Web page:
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Colt marketed the Model 609 submachine gun, otherwise known as XM-177 Commando (although it is not a true sub-machine gun, since the latter fires pistol ammunition). It has a sliding, retractable buttstock, foward assist (for seating the bolt into chamber), a 10 inch barrel, which has smaller round handguards and a unique "sound and flash" suppressor. This gun was given the US Army designation of XM-177E1. The US Air Force purchased the Colt Model 610, and designated it GAU-5/A. This differed only in not having the forward assist.

After fielding it, improvements were suggested. Colt then produced and sold the Model 629, in which the barrel was lengthen to 11.5 inches and got a redesigned "flash and sound" suppressor (behind the new suppressor a washer was added to enable the user to fire rifle grenades). The US Army designated this weapon the XM-177E2. The US Air Force purchased the Colt model 630 (no forward assist) and it was classified GAU-5A/A. Soldiers and sailors called this the CAR-15 (which is actually a different Colt firearm). However, the designation of CAR-15 stuck and these early models are still referred to today as the CAR15.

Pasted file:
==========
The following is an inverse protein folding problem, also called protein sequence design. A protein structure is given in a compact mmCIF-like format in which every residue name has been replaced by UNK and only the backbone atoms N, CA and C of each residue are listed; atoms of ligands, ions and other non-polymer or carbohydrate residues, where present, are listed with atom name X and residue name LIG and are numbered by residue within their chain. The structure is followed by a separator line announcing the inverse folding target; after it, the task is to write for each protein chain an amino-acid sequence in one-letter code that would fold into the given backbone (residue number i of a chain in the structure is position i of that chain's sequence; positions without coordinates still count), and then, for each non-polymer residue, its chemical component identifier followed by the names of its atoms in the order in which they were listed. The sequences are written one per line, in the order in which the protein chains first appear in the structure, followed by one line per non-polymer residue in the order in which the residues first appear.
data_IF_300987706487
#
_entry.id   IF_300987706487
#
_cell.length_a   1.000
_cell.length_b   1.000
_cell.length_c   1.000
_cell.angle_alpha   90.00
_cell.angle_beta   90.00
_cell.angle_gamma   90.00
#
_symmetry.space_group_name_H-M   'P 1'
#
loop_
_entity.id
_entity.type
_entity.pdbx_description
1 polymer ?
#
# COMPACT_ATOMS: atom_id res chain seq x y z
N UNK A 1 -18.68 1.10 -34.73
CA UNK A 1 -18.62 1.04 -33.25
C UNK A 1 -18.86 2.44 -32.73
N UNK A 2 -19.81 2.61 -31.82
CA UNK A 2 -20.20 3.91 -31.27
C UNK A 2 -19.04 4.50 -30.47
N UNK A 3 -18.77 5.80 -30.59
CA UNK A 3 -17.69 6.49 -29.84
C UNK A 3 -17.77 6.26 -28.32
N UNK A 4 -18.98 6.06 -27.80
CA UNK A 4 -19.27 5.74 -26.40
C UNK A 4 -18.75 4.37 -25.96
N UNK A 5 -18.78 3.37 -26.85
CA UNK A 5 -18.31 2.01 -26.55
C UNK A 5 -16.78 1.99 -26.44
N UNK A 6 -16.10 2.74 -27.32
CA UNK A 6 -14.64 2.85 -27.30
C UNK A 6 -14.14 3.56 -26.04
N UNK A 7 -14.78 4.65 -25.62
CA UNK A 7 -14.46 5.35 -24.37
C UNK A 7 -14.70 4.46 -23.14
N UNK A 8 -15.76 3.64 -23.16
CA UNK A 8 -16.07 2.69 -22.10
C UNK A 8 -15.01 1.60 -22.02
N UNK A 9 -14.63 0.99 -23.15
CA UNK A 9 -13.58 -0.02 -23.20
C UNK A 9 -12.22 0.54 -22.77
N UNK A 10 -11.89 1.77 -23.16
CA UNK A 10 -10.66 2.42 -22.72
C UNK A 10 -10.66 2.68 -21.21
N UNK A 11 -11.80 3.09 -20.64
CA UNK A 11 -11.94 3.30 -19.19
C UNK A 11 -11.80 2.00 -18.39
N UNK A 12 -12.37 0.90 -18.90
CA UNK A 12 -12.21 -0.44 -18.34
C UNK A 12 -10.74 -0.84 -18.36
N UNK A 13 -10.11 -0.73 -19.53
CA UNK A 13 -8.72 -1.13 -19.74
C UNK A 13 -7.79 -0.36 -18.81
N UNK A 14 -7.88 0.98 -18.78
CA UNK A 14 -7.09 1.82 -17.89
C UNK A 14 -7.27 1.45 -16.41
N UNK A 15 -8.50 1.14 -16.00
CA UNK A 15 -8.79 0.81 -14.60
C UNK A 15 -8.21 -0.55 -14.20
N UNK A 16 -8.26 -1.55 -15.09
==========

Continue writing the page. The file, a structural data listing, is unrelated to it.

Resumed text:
Colt improved the basic design in the early 1970s. The barrel was lengthened to 14.5 inches. Now using a standard rifle suppressor and having a bayonet stud (for the attaching of the M-7 Bayonet), Colt numbered this 653. The US Army and US Navy procured some in small numbers for SOF units, but did not offically adopt it. It was also referred to as the CAR-15. These various models were used until the mid-1980s when the M-16A2 was adopted. Along with the new rifle came the new M-855 ball round.